ORCHARD PARK, N.Y. — As Nyheim Hines of the Buffalo Bills cradled a kickoff on Sunday and scooted across the cold field and then down the sideline, a 96-yard touchdown on the first play of this emotion-drenched game, you could feel Highmark Stadium rumble and sway — fans letting loose of this past week’s fear and hope in a stunning moment of community catharsis.
Whew. Talk about a storybook beginning.
The N.F.L. is an unalterable narrative machine. More than any other sports league in America, and probably the world, it possesses a seemingly unparalleled ability to cast off bad news, survive and even thrive. Even as the league swims in controversy, there is another human drama to draw fans in each week, causing the latest obstacle to fade away.
And in the Bills’ game against the New England Patriots on Sunday, the story got only more heartwarming. Damar Hamlin, the lucky-to-be-alive player to whom this game had been dedicated, watched from his Cincinnati hospital bed, providing real-time commentary.
Via social media, we got to see him react to his teammates’ emotional play.
Commenting on Hines’s kick return, Hamlin, who wears No. 3, posted, “God Behind All this No Coincidence.”
When fans sent him a post showing their love for him, he sent back: Love you more.
This game was powered by the deepest of emotions. It was about life and living, but also about the pain of loss. It was about Hamlin, but also about tried-and-true Buffalo, a city that over the past year has endured the pain of a racist mass shooting that killed 10 residents and a winter storm that claimed nearly 40.
Had it been less than a week since Hamlin, 24, a second-year defensive back, collided with a Cincinnati Bengals player and gone into cardiac arrest during the first quarter of a Monday night game broadcast to millions of viewers?
More on Damar Hamlin’s Collapse
In that moment and over the course of the next hours, nobody knew, of course, whether Hamlin would live. All we knew was that he did not get up, that medical personnel pounded and shocked his chest in frantic attempts to revive his heart. We watched as he was carted off the field to the hospital in an ambulance.
It could easily have been a terrible, tragic event — an N.F.L. player dying in front of millions of viewers.
But Hamlin, by some miracle, survived. And then, through the week, there were answers to countless prayers: Hamlin came to. Slowly, steadily, his condition improved.
By Friday, Hamlin was appearing before his teammates by video chat from his hospital, flexing his biceps, showing a heart sign, saying, “I love you boys.”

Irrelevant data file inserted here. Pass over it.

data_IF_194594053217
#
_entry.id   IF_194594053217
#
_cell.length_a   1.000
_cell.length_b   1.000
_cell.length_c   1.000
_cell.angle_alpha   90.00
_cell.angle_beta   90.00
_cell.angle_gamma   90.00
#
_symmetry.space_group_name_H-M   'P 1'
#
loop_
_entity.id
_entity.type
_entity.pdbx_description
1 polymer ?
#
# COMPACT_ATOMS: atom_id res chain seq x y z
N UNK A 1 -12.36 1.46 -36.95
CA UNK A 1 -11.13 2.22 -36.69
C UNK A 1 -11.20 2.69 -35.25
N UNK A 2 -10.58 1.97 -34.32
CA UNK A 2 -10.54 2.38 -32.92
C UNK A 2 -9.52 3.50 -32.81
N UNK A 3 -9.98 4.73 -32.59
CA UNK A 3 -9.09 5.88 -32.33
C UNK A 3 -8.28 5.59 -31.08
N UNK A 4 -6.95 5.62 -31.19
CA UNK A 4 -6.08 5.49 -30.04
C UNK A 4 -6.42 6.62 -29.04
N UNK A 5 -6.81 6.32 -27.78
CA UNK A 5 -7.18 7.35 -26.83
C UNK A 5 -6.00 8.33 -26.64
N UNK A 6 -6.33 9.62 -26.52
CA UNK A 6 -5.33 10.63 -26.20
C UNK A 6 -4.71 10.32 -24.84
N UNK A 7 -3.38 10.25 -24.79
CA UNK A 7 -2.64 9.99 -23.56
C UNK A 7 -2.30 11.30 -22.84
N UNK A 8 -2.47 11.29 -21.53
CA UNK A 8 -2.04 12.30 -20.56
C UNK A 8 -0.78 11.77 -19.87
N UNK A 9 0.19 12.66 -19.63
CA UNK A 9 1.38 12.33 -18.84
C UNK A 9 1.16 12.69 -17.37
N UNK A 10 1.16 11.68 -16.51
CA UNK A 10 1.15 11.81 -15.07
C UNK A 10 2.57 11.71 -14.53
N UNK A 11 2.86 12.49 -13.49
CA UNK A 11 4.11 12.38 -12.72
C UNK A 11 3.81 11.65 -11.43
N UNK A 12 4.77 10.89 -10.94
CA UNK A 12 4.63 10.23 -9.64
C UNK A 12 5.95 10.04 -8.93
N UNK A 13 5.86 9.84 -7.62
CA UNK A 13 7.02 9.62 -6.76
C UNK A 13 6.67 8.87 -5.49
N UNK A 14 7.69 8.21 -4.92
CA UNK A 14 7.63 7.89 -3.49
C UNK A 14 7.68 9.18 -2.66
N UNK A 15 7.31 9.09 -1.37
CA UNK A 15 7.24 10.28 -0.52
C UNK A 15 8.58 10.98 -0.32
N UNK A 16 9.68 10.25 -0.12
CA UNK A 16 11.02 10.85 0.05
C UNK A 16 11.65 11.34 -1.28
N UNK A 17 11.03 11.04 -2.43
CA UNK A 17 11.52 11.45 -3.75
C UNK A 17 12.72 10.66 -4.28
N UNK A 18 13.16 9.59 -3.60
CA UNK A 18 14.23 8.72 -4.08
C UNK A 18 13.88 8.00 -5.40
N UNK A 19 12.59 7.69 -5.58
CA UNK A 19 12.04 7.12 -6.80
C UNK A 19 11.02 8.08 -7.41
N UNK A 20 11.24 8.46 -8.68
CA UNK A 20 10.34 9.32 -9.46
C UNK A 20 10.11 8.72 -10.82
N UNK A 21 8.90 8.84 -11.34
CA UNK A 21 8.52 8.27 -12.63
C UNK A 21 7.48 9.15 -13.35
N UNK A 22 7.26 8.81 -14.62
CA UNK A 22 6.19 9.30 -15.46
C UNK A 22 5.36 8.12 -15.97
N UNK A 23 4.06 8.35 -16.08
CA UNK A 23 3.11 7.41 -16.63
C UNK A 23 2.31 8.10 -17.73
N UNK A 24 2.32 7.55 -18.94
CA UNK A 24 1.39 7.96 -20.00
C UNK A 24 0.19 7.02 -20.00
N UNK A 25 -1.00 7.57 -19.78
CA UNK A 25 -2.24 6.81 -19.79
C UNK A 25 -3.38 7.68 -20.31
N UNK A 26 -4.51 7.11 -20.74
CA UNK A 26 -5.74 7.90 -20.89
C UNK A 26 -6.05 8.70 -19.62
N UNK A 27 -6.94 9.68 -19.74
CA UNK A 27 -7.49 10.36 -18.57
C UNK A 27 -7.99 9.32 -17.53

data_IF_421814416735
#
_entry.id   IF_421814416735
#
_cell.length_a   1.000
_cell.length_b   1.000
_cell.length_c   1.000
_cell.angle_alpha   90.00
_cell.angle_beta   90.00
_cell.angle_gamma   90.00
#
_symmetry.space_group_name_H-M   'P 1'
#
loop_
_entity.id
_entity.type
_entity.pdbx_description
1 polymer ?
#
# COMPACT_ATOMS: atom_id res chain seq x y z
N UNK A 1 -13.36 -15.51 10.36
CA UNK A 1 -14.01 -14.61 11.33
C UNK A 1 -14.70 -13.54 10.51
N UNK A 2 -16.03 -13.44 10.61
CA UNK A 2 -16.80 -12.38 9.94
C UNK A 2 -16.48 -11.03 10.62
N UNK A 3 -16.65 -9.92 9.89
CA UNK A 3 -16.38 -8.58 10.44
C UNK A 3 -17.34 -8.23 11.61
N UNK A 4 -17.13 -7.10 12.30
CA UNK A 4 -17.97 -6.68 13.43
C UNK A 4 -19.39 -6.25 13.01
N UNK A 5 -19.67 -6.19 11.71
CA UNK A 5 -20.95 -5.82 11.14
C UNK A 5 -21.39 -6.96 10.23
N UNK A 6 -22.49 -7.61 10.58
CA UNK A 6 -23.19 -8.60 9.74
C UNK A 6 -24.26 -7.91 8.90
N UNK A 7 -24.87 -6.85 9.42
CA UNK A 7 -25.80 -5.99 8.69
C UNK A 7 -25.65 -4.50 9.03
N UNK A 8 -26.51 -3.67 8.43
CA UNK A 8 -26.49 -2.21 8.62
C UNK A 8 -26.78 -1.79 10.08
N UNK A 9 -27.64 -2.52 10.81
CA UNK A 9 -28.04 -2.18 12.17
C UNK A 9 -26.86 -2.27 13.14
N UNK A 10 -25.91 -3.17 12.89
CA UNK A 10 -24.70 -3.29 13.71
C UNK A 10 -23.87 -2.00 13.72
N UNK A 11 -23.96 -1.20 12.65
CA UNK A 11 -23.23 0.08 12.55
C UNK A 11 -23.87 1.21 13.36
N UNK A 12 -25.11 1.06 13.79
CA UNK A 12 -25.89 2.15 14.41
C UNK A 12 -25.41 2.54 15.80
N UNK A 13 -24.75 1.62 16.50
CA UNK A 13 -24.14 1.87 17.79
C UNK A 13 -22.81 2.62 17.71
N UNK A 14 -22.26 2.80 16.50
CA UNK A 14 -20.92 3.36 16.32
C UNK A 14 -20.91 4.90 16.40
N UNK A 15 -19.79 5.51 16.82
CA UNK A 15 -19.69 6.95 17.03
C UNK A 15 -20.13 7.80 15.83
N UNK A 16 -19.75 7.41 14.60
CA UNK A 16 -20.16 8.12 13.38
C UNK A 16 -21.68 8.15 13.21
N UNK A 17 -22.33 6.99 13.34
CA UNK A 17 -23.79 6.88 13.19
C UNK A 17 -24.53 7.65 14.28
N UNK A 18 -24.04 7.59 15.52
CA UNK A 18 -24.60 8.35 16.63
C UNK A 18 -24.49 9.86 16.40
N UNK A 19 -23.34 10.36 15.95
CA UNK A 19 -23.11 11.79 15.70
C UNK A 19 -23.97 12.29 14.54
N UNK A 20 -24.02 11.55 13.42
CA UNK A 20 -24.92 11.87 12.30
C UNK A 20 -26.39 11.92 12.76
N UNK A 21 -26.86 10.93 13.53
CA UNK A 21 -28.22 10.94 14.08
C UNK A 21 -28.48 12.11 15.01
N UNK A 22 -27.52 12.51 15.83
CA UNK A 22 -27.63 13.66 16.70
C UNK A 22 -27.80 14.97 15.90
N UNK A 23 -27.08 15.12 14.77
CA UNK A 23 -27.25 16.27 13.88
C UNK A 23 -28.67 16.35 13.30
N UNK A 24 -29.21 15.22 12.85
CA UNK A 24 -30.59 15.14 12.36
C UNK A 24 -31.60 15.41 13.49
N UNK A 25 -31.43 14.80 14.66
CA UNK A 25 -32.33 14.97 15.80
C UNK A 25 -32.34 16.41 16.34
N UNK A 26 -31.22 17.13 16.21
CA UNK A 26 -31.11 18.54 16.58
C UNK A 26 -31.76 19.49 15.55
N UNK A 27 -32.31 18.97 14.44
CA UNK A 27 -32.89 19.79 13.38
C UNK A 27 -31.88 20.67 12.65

Hamlin’s father, Mario, told the grieving and shocked Bills to win for his son.
As the week went on, the news had gone from tragic to something bordering sublimely wonderful. And then, as Hines bolted down the sideline on Sunday, a truth once again emerged: Narrative is the engine that runs professional football. It makes the N.F.L. the most dominant, compelling league — and the one most durably able to slough off any type of crisis.
Before kickoff, in the tailgate parking lots outside the Bills’ low-slung stadium, the scene was drenched with tributes to Hamlin. Parents, grandparents and young children wore newly bought No. 3 jerseys or carried heart-shaped signs with phrases like “Hamlin Strong” written on them. A man clutched a nearly 12-foot wooden cross near a flashing sign that read, “Love for Damar.”
I spoke to scores of fans who said they had barely slept that night after watching as Hamlin was carted off to a hospital. Many said they assumed the worst would happen. To say they’d been shaken undersells their experience.
But those same fans told me how their spirits soared as the week wore on and the news of Hamlin’s recovery kept dripping in.
“Since that first night, the emotions have been heading in one direction — and that’s up,” said Bill Snow, who stood next to his daughter in a home-sewn blue-and-red shirt that professed love for No. 3.
“This game,” he added, “will be our chance to come together and celebrate.”
None said Hamlin’s collapse made them rethink the N.F.L. and the health risks it poses for players. Not even close.
That’s precisely what the N.F.L. wants to hear: nobody expressing doubt, nobody thinking twice. Hamlin’s healing and the communal expression of sympathy have helped the league turn this tale for its purposes.
His close call with death, the lifesaving aid performed by medics and his rise from hardscrabble beginnings to community beacon are now threads woven to triumphant effect.
The league knows well how to use these stories to its benefit.
On Saturday, Roger Goodell, the N.F.L. commissioner, sent an open letter to fans.
He wrote that players and coaches from each of the 32 teams would wear “Love for Damar” T-shirts during pregame warm-ups over the weekend. (Don’t be surprised to see those shirts available for sale at an N.F.L.-licensed retailer near you.)
Goodell added, “Seeing the entire N.F.L. family — teams, players, coaches and fans like you — band together was yet another reminder that football is family: human, loving and resilient.”
Note that, like all players in this league, which trades on crippling violence, the terms of Hamlin’s contract are not guaranteed. It took Hamlin nearly dying for the N.F.L. to step in and strike an ad hoc deal ensuring he gets every penny of his $3.6 million contract.
The human, loving, resilient N.F.L. is the same league that keeps failing to do right by retired players struggling with dementia and other woes that emerge after years of hard collisions.
It is the league of Deshaun Watson, Jon Gruden and Daniel Snyder and their more tawdry story lines.
Who remembered any of it on Sunday?
Not after the Bills won by a dozen points, in a game wrapped in the stirring story of Damar Hamlin’s healing and Buffalo’s compassionate, cathartic love.